Land Bids and Granola Tendencies (Week Five)

In limbo, and buried in packing boxes, we remain. Our offer on a piece of land was countered with a reduced, yet not quite market-fair price. We made an offer on a second property; that seller stood firm on their initial price. Negotiations continue.

Let me take a minute to inform you, good reader, about the peculiarities of buying land in Hawaii. It is a process that I shall call “unique” when compared to securing land in suburban areas on the East Coast. For starters, cesspools are still a common and legal means for managing human waste on plots. Rain water catchment (supplying all in-house water needs) is common, as are solar water heaters and photovoltaic electrical supply. Land completely out of range of any municipal utilities is common. Property contracts include disclosures on singing tree frogs, stinging red ants, wild pigs, mongoose, unexploded ordinance, and unpredictable volcanic activity. Terroir often exchanges hands absent a survey or the confirmation of boundary pins. If there is still a “Wild West” in these united states, it is to be found on the Big Island. (We love it.)

Waiting and timing uncertainty, total lack of schedules and deadlines, is integral to our ongoing process and very alien to us, who have been nurtured for two decades on a regimen of daily meetings, weekly gatherings, monthly quotas, annual deadlines. So…let me take the time to update you on how we progress on other fronts.

First, my lovely bride continues to work out the minutia of our future domicile. Will it be a single yurt with a loft, roll up futon beds, and hammocks? Will we land in a muti-faceted red wood abode, something like a Deltec? Or…will it be a more traditional looking log cabin…or maybe a Southeast Asian looking structure with single-wall construction and coregated metal roof? Outdoor shower? Outdoor kitchen? Only time will tell, but the midnight oil continues to burn as she labors with pin-point sharpened graphite stylus over graph paper.

Meanwhile, our lifestyle journey progresses. What, pray tell, do I mean? Well…let me start by saying that many of those who have long known us in our professional lives (close cropped hair, cuff links, ties, executive pens…high heels, suit skirts, lady’s executive bags) have remained ignorant of our maturing granola tendencies over the years. (To the more observant, this will come as no surprise.) Let me begin by saying that, this week, I completed a book on solar-powered homes, finished cooking with the last batch of sweet potato shoots that we grew (and preserved) two years ago, dried a large batch of bananas as snacks (the fresh ones were on sale and our dehydrator was in need of some excercise), fully transitioned the teenage kids to natural acne remedies (witch hazel root will give any chemical company a run for its money), and I finally retrieved the last batch of laundry that I ever hope to deposit at a dry cleaners (the remnants of my last days in an office some five weeks ago).

This week too, building on a long-time habit of making our own yogurt, we began making our own kefir. Our high esteem for probiotics long ago made us fans of this drink, having even more beneficial microbes than yogurt, given that the live cultures include yeasts as well as bacteria. Using store bought organic, grass fed milk and a store bought starter culture that can be perpetuated batch after batch, the results were sublime and many fold cheaper than what you can buy in stores. I highly recommend having a go at making your own (kefir and yogurt) and setting aside the high cost, commercialized probiotic pills that are becoming ever so popular.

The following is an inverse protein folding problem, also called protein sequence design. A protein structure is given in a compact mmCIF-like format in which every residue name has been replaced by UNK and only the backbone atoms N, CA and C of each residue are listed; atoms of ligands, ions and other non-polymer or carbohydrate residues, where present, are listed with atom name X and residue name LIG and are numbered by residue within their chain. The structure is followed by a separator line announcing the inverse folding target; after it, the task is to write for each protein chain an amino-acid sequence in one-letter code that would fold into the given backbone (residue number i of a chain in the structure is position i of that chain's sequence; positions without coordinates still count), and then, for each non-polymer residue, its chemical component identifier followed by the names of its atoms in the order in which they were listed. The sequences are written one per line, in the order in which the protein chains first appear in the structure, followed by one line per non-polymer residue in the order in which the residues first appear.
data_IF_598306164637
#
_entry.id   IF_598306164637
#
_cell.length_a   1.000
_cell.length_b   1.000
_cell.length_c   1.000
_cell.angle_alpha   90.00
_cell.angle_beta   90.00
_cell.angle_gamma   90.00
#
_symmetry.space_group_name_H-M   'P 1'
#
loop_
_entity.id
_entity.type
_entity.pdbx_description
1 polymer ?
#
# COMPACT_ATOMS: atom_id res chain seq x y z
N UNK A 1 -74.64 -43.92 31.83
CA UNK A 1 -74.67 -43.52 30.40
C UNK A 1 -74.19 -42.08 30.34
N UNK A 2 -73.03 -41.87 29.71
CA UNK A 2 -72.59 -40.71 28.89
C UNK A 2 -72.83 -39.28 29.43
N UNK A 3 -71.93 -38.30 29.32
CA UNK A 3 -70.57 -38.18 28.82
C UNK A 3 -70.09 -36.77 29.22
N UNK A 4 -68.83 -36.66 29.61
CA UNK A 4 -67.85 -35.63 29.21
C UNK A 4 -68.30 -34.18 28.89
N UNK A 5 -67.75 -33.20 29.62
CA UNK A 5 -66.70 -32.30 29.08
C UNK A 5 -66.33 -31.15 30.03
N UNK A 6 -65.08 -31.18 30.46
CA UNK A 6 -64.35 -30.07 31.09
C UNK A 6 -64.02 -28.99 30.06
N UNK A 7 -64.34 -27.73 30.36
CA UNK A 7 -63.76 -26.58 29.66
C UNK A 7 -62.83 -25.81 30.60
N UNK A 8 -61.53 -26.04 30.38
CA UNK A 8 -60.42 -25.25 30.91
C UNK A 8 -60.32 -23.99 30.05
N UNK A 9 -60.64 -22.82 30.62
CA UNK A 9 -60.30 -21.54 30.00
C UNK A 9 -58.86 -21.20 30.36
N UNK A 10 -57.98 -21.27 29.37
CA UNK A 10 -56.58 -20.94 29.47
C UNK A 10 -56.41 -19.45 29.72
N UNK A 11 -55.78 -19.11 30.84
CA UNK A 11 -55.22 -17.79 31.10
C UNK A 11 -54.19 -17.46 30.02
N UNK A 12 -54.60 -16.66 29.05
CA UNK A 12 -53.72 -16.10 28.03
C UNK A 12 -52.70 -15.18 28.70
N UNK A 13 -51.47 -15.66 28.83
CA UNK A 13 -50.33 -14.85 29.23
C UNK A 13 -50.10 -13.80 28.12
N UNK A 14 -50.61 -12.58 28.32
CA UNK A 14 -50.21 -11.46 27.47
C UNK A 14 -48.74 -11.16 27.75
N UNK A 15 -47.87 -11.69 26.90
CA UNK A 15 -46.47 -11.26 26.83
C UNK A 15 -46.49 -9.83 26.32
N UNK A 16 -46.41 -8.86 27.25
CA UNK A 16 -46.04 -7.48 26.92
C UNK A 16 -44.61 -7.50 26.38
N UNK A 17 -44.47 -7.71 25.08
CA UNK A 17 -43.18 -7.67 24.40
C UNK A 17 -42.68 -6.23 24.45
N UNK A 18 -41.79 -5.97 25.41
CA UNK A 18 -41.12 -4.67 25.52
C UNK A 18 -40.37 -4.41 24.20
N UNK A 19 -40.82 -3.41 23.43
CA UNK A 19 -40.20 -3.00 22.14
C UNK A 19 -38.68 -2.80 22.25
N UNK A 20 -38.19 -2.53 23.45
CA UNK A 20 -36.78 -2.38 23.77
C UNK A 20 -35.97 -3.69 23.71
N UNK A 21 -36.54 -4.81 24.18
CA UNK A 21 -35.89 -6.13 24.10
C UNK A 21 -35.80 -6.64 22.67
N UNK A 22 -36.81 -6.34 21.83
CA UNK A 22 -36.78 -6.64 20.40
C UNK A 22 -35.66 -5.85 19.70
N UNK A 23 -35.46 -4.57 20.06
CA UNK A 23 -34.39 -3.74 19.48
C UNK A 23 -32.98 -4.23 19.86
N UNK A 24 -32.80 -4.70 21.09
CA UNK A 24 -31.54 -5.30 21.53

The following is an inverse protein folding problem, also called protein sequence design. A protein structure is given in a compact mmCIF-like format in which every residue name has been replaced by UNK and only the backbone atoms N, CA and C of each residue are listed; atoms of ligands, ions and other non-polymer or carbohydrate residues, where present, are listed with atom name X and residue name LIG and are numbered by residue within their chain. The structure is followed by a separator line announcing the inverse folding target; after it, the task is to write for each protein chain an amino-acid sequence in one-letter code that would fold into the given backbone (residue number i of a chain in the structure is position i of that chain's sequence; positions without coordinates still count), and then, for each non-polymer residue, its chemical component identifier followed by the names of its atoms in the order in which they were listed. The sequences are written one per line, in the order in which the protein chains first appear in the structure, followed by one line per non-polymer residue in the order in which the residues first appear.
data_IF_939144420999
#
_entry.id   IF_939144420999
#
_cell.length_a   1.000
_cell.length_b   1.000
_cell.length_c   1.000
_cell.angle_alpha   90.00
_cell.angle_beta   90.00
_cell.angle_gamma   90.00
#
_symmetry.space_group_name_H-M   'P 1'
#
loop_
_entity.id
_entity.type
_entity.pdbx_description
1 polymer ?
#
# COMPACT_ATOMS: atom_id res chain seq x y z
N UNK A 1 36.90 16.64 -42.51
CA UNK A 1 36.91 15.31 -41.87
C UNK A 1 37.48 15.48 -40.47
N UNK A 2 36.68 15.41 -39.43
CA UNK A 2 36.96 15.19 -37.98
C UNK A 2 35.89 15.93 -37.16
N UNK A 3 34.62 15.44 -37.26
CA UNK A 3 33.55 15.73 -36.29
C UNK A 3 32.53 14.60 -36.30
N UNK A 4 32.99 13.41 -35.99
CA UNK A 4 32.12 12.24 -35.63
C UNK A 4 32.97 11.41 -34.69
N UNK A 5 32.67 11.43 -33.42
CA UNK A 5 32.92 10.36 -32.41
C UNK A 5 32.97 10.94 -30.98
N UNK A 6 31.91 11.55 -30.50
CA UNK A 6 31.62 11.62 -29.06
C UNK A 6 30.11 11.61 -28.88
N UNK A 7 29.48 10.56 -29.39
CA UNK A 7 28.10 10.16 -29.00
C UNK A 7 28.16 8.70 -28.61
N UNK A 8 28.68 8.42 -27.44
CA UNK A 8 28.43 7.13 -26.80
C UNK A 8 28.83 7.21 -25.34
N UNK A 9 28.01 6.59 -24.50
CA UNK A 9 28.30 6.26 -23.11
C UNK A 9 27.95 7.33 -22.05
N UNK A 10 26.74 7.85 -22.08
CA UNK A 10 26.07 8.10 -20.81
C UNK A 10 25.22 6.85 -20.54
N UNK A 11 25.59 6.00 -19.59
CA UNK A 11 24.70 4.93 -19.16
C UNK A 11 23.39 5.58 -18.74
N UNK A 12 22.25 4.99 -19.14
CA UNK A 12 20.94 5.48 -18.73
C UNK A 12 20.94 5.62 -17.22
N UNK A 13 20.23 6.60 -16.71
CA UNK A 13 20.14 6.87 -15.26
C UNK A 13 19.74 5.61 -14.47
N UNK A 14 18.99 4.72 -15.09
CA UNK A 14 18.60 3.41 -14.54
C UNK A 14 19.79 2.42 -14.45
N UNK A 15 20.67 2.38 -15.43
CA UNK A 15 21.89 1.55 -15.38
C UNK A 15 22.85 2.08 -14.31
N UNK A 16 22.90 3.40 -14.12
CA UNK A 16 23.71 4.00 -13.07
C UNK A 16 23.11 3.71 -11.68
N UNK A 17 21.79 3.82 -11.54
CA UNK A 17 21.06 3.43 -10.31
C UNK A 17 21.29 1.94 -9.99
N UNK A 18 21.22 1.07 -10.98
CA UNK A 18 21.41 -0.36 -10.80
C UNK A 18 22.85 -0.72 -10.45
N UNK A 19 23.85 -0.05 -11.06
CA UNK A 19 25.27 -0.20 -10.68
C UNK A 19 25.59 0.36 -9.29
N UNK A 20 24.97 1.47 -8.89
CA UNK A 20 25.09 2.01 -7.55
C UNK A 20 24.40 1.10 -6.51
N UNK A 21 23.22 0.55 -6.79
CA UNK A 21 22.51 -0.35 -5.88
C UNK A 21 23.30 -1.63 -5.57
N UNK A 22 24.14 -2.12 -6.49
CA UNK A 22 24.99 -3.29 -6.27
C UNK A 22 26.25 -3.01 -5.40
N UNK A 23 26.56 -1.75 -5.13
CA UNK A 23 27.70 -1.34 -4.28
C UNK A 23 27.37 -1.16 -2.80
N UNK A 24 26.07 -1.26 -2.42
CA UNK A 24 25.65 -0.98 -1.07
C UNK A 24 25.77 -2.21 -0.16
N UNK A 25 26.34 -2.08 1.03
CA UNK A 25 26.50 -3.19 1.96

On other fronts, we continued to chart the waters of Obamacare. Recently separated from federal service (after years of frozen cost of living increases in salary and a federal furlough), with no jobs or income and living on life savings, and in the process of moving from one state to another, we have experienced in our dealings with healthcare and local government officials everything from ignorance to mis-information to disappointing tyrannical stipulations that, despite no income, our life savings would be viewed as income and we would be charged the same as a computer chip magnate in Silicon Valley to meet the requirements of the new federally stipulated healthcare requirements. (I must have slept through most of my classes in public school here in Virginia—part of the cradle of the revolution—that covered the concepts of democracy, freedom, and equality. What would Mister Jefferson say?)

On lighter matters, after realizing that we had an uninvited guest in our home in the form of a common mouse, my wily son endeavored to construct a trap from an old wooden wine display box, and he captured said creature live. (A lovely brown coat, striking white underbelly, and pea sized eyes of coal to complement a tail that stretched twice the length of its body…evidence of good feeding at the clumsy hands of my untidy offspring). We housed the terrified pup in a hamster cage for a few days until it became clear that no measure of fresh fruit, hay, or classical music would bring him out of his funk (he looked truly depressed). Our furry friend is now a resident of our late winter, and dwindling, wood pile and the boy is looking forward to trapping wild pigs on the island.

On that note, I’ll leave you with this banner link to explore and some words from former president, Vice President, Secretary of State, and U.S. ambassador John Adams…

Great Deals on Greenhouses -


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